After spending a night camping at Alaska’s Denali National Park, I realised that not all adventures need to be perfect.
hat do you want to do during your time here in the US?”
“Not sure, but I definitely want to visit at least one national park, maybe Yosemite. Other than that, explore the neighbourhood, exercise, eat some local food, and just chill,” I said.
“Well, keep 10 days of your schedule free, because we’re going to Alaska.”
My sister and brother-in-law casually sprung this surprise on me around 30 minutes after I landed in San Francisco after a long flight from Mumbai.
Alaska! I was out of words.
Into The Wild was the first thing that came to my mind when they mentioned Alaska. The story of Christopher McCandless, a disillusioned young man who envisioned a life amid nature, of travel and being free from the trappings of civilisation and human interaction, only to die in the midst of the greatest adventure of his life – in Alaska – due to a series of small but significant missteps, endlessly fascinated me.
I was obsessed with McCandless’ story — both Jon Krakauer’s painstaking recollection of his life as well as Sean Penn’s highly romanticised, eponymous, maiden directorial venture. And, thus the mention of US’s 49th state conjured in my mind images of vast landscapes broken only by towering, snow-capped mountains, of whales leaping out of oceans against the backdrop of fast-disappearing glaciers, and, of course, of bears standing in the middle of rivers, catching salmon swimming upstream.
But what I really couldn’t wait for was camping at Alaska’s Denali National Park. After spending a day in Anchorage, the state’s largest and most populous city, which we spent stocking on essential supplies, we drove to spend a night at Denali National Park the next morning.
And it did not disappoint.
At about six million acres, Denali National Park, after Wrangell-St Elias and Gates of the Arctic, is the third largest National Park in the US. The only access to the park is a 92-mile long road, only the first 15 miles of which are open to private vehicles. The rest of the distance has to be covered on park buses.
Many glacial rivers crisscross the park. The rivers are flooded during the melt season because of the runoff from the glaciers, and heavily silted during the other months.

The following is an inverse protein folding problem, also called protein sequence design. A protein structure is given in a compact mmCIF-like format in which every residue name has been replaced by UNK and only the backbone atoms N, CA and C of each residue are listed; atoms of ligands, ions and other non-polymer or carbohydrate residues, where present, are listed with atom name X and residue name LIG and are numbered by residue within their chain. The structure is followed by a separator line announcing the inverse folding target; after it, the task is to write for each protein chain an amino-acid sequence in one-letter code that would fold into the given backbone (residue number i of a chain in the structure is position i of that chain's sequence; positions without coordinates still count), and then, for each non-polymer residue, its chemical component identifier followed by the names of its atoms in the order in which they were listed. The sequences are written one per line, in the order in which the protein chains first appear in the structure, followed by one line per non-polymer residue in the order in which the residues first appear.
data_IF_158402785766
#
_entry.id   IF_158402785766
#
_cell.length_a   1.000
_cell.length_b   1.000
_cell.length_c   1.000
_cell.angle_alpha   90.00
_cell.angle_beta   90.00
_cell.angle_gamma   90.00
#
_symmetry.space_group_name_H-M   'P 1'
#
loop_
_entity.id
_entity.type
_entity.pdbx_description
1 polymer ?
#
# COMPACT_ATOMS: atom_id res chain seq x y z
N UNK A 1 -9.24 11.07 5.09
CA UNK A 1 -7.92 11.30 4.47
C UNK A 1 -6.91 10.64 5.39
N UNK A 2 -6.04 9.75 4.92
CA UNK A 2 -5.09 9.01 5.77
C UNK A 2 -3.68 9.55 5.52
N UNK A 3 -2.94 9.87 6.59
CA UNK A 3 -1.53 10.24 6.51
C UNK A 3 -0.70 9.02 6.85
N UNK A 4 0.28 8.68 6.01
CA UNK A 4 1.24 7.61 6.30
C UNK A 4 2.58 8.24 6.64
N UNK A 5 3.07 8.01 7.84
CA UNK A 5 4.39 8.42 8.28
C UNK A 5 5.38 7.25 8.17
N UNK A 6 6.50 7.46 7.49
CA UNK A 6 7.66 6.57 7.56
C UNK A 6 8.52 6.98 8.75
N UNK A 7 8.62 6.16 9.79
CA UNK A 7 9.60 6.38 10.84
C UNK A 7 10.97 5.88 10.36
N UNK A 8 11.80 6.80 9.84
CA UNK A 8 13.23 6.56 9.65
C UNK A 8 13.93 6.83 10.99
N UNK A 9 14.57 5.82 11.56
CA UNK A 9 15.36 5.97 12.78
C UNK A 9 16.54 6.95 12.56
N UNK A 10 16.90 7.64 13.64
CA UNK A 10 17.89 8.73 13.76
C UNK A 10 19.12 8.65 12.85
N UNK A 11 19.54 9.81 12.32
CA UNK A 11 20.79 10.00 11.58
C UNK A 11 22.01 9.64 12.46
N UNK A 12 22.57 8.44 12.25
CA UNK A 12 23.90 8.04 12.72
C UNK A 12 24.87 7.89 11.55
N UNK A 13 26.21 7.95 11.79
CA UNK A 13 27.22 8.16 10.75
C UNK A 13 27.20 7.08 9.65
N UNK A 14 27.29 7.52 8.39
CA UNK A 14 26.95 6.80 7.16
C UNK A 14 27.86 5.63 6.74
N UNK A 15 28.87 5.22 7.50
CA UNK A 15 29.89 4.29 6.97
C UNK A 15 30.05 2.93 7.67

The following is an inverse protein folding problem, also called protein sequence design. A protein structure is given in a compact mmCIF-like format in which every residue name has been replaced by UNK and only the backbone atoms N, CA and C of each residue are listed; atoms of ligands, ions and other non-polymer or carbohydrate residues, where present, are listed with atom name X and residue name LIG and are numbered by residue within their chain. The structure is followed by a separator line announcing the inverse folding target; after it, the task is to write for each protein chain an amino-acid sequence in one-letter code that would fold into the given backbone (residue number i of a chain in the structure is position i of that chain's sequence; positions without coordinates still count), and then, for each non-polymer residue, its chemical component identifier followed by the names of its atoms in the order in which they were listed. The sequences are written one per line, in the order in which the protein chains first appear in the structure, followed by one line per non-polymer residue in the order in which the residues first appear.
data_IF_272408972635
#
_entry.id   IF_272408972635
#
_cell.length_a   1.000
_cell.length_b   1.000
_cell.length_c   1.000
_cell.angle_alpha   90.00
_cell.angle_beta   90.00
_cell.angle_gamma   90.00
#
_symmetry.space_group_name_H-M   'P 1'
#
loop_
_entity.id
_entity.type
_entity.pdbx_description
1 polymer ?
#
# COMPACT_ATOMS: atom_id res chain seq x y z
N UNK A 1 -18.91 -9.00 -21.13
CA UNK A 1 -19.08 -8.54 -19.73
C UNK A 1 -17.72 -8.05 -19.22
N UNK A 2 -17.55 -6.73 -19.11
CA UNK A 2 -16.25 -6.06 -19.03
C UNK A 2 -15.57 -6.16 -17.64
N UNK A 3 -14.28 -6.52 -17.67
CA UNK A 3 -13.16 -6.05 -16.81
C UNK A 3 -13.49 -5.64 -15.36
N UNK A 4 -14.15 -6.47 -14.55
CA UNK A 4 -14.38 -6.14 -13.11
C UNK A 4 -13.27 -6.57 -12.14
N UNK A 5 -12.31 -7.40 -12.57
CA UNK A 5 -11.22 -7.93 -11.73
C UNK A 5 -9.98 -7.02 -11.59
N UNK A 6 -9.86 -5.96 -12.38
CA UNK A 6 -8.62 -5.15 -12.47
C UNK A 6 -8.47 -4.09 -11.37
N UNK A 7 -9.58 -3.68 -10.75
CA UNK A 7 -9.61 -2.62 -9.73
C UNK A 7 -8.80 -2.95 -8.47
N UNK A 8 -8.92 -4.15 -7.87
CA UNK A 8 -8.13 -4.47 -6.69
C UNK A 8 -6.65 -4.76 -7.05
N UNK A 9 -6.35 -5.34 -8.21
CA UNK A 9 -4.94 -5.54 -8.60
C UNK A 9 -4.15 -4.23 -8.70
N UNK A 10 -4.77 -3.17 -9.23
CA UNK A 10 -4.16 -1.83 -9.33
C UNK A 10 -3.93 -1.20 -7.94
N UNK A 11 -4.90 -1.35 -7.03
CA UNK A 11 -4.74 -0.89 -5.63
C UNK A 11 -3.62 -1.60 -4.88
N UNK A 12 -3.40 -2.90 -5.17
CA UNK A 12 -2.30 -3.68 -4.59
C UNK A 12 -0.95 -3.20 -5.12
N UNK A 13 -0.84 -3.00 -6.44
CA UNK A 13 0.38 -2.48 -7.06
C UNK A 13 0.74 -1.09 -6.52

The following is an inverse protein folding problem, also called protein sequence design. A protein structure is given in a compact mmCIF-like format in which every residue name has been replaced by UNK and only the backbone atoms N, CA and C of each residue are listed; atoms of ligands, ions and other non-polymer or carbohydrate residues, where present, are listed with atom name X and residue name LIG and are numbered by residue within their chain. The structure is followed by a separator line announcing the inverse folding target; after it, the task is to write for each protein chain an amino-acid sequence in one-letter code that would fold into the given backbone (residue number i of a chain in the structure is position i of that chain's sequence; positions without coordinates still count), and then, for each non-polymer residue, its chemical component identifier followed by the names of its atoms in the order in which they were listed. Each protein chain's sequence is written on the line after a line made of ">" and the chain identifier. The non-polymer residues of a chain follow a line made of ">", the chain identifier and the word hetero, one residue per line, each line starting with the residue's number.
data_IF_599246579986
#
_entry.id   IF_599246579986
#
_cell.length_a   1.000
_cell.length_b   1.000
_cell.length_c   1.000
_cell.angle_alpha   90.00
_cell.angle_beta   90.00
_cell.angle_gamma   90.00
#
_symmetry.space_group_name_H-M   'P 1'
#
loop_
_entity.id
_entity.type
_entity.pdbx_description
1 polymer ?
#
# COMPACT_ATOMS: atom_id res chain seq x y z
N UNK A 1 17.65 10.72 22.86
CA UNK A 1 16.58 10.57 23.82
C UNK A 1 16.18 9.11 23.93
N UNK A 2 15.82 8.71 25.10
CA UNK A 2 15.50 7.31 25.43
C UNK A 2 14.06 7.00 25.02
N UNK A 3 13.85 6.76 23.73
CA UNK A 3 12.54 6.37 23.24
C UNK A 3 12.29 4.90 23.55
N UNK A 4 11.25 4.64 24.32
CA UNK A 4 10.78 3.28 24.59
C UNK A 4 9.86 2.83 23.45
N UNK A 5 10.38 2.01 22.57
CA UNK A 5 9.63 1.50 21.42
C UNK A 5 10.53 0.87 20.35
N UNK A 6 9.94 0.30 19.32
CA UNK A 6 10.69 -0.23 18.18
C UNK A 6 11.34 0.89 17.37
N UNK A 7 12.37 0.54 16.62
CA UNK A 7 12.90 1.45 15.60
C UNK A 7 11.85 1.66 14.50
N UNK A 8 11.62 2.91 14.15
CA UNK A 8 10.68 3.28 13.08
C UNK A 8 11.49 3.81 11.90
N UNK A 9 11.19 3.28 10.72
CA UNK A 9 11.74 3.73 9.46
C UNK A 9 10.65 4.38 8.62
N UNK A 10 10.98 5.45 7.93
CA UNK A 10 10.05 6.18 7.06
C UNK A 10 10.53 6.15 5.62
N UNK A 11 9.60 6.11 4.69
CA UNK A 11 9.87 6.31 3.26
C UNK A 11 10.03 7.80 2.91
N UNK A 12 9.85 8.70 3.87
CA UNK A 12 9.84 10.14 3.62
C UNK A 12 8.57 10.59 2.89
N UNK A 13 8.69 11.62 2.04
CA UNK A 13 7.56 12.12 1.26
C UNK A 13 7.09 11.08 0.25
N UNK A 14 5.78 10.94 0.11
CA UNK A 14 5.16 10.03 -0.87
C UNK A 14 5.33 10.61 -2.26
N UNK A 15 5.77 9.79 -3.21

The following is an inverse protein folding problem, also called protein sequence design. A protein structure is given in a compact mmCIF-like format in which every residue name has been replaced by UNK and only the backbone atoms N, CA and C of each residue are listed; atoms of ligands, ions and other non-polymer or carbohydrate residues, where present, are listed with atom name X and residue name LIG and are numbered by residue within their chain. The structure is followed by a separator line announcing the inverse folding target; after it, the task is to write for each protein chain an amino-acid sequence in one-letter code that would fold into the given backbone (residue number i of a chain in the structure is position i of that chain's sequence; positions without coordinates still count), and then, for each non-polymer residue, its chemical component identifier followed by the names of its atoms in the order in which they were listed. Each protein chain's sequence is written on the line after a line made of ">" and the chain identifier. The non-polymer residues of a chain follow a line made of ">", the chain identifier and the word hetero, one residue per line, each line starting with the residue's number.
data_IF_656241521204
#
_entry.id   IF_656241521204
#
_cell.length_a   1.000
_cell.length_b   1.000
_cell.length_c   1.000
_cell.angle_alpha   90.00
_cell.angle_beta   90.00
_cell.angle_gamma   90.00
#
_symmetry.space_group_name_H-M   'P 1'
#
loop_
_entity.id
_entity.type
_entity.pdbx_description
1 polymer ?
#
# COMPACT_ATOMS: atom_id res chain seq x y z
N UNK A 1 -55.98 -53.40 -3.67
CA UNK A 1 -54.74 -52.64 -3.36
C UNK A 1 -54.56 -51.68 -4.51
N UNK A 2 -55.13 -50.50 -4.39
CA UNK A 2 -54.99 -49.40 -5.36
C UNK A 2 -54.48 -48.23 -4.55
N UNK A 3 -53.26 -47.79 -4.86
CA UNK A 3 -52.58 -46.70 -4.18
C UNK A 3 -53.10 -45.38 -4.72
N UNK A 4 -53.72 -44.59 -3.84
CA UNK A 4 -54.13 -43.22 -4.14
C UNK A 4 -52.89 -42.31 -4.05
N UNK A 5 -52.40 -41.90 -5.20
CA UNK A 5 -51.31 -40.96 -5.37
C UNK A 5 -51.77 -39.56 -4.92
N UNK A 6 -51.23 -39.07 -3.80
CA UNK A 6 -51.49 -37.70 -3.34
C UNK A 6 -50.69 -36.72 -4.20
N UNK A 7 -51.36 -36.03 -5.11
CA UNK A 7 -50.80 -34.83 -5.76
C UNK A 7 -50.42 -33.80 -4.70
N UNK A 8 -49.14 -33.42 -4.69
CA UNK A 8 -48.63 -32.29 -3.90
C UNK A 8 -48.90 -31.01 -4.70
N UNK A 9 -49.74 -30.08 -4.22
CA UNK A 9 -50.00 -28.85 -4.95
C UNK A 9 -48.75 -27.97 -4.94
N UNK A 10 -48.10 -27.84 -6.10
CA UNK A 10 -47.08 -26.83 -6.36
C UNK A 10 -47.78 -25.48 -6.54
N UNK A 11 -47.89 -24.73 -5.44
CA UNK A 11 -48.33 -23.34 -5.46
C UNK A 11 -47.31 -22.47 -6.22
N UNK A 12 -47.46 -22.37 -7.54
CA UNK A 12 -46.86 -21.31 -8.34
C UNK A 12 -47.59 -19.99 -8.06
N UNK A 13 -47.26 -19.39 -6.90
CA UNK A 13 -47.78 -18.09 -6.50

A herd of Caribou graze on a pasture not far from the park road. Narrow, and composed of loose, slippery gravel, the park road is not conducive to fast travel but that was not our priority either. The priority was to keep our eyes open for animals and the rule for that was simple – if you spot one, you call out loud, and the bus driver will stop for as long as you want.
The magnificent Polychrome Mountain, which gets its name from the colourful rocks that shine under the summer sun, stands tall overlooking the national park. The polychrome range is part of the lower reaches of the Alaskan Range, the primary mountain range in the park.
Denali, the park’s namesake and the highest mountain (20,310 feet) in North America, is shrouded by clouds. Wonder Lake is the closest campground to Denali, about 26 miles away. No surprises then that we chose to pitch our tents there.
Mount Denali finds a significant mention in Athabaskan history. Denali means “the great one”, a name used by the Alaskan natives for generations. The mountain was named Mount McKinley by a gold prospector in 1897, after William McKinley, the 25th American president. In August 2015, Barack Obama renamed Mount McKinley to Mount Denali.
We were hoping to see Mount Denali and the rest of the Arctic Range in all its glory, but unfortunately, the weather began to take a turn for the worse as soon as we reached the campground.
Each campground is equipped with a tent and a bench. But eating is prohibited here. You don’t want a bear smelling your thepla and come running for it. The meals are prepared in a sheltered communal area and stored in “bear-proof” boxes that contain the smell; the boxes are then locked safely in a cabin.
In the bonfire area of the campground lie the remains of an Alaskan Moose. The Moose are often hunted for their trophy-sized antlers.
The next morning, we hailed a bus and headed back toward the park’s entrance to go on a hike. By the time we got to the Eielson Visitor Centre, where this picture was taken, we were hoping for better weather but luck didn’t favour us.
A young Moose, with its antlers not yet developed, wanders near the park’s entrance.
While a stray Moose is a pleasant sight, you definitely don’t want to come face-to- face with a wandering bear. Talk loudly, make plenty of noise while walking around to keep bears at bay. That’s the advice we got.
As we cautiously made our way toward the start of a valley, taking care to keep alongside a little stream to make sure we don’t lose our way, we chanted, “Hey bear, hey bear!”, a common cry among trekkers.
Our feet were soaked minutes after we started off and we slowed down eventually. To lift the spirits of my fellow trekkers, I came up with my own chat:
“Hey bear, hey bear, we’re coming through,
Don’t be afraid, we’re more scared than you!”
After about a mile and what seemed like two long hours, we decided to head back. We flagged down a bus and returned to Wonder Lake a few hours later, our freezing bodies thawed only after sipping on several cups of piping hot tea. We spent the rest of the evening hunkered down in our tent, playing board games as the pitter-patter of the rain provided a soothing soundtrack.
The next morning, we packed up and caught a bus back. By then, the entire Arctic Range had disappeared under cloud.
Was our time in Denali perfect? Hardly. I didn’t see all of Denali, didn’t catch the reflection of the mountains in the waters of Wonder Lake, and I didn’t hike much. But I will return to strike it all off my wish list while I chant the bear song.